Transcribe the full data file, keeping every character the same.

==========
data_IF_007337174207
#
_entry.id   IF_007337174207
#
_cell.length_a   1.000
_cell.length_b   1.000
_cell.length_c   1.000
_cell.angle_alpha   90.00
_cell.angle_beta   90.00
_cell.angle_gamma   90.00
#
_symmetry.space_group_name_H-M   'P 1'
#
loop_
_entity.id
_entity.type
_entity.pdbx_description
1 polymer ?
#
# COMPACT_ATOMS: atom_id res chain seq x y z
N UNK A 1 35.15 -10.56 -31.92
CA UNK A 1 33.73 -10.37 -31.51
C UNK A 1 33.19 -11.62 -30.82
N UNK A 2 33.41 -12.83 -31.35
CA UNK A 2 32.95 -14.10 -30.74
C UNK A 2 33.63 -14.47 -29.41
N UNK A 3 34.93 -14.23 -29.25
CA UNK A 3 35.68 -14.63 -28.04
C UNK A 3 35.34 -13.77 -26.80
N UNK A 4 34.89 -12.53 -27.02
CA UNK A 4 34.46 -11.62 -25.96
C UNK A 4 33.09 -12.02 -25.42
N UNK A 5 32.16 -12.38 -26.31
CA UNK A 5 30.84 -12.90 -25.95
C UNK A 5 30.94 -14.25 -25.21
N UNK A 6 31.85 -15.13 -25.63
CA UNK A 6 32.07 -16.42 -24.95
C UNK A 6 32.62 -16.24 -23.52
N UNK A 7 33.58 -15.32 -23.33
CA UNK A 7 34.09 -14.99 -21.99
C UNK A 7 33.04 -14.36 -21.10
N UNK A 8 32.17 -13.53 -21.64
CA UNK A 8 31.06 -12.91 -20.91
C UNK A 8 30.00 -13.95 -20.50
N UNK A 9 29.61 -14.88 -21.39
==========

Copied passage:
data_IF_007337174207
#
_entry.id   IF_007337174207
#
_cell.length_a   1.000
_cell.length_b   1.000
_cell.length_c   1.000
_cell.angle_alpha   90.00
_cell.angle_beta   90.00
_cell.angle_gamma   90.00
#
_symmetry.space_group_name_H-M   'P 1'
#
loop_
_entity.id
_entity.type
_entity.pdbx_description
1 polymer ?
#
# COMPACT_ATOMS: atom_id res chain seq x y z
N UNK A 1 35.15 -10.56 -31.92
CA UNK A 1 33.73 -10.37 -31.51
C UNK A 1 33.19 -11.62 -30.82
N UNK A 2 33.41 -12.83 -31.35
CA UNK A 2 32.95 -14.10 -30.74
C UNK A 2 33.63 -14.47 -29.41
N UNK A 3 34.93 -14.23 -29.25
CA UNK A 3 35.68 -14.63 -28.04
C UNK A 3 35.34 -13.77 -26.80
N UNK A 4 34.89 -12.53 -27.02
CA UNK A 4 34.46 -11.62 -25.96
C UNK A 4 33.09 -12.02 -25.42
N UNK A 5 32.16 -12.38 -26.31
CA UNK A 5 30.84 -12.90 -25.95
C UNK A 5 30.94 -14.25 -25.21
N UNK A 6 31.85 -15.13 -25.63
CA UNK A 6 32.07 -16.42 -24.95
C UNK A 6 32.62 -16.24 -23.52
N UNK A 7 33.58 -15.32 -23.33
CA UNK A 7 34.09 -14.99 -21.99
C UNK A 7 33.04 -14.36 -21.10
N UNK A 8 32.17 -13.53 -21.64
CA UNK A 8 31.06 -12.91 -20.91
C UNK A 8 30.00 -13.95 -20.50
N UNK A 9 29.61 -14.88 -21.39